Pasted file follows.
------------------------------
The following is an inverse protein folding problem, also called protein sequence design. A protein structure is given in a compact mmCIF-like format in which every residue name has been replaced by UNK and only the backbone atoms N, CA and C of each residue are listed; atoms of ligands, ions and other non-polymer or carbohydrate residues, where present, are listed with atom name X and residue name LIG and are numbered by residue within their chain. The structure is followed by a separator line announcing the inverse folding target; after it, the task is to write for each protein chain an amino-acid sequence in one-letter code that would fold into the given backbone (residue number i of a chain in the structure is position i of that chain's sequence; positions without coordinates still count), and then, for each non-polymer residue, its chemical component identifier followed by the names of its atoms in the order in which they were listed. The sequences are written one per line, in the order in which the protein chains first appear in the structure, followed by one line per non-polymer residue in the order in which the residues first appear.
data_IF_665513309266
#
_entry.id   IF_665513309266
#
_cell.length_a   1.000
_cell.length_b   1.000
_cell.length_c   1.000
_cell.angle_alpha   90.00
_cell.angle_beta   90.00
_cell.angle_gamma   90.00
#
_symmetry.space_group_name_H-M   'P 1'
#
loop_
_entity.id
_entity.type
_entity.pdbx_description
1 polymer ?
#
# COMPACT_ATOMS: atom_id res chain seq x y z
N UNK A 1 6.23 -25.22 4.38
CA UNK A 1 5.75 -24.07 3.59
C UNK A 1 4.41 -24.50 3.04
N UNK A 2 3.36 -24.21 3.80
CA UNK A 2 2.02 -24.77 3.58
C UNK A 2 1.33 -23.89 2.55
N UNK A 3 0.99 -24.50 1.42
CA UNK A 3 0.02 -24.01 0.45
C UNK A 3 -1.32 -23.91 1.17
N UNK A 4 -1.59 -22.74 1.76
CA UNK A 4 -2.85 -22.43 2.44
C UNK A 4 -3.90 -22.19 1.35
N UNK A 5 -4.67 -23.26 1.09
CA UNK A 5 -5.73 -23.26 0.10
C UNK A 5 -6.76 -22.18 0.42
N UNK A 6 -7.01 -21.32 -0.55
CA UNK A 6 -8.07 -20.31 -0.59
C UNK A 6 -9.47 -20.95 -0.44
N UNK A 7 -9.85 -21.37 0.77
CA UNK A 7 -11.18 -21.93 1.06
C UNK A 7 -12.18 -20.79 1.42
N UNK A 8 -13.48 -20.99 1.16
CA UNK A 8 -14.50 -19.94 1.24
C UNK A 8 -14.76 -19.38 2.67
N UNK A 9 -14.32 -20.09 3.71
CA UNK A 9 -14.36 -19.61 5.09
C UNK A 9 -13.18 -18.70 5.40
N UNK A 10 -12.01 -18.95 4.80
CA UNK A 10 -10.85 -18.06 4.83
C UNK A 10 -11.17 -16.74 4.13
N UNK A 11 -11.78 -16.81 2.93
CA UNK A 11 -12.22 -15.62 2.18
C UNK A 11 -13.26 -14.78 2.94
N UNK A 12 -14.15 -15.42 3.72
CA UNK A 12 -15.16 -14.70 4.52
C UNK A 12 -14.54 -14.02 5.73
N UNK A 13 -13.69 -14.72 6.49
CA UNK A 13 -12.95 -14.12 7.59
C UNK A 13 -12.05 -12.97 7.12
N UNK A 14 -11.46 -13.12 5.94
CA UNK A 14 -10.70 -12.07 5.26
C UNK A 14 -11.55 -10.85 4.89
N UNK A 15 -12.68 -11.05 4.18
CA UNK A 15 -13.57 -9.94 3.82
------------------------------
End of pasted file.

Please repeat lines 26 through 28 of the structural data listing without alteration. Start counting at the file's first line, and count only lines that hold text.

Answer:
CA UNK A 2 2.02 -24.77 3.58
C UNK A 2 1.33 -23.89 2.55
N UNK A 3 0.99 -24.50 1.42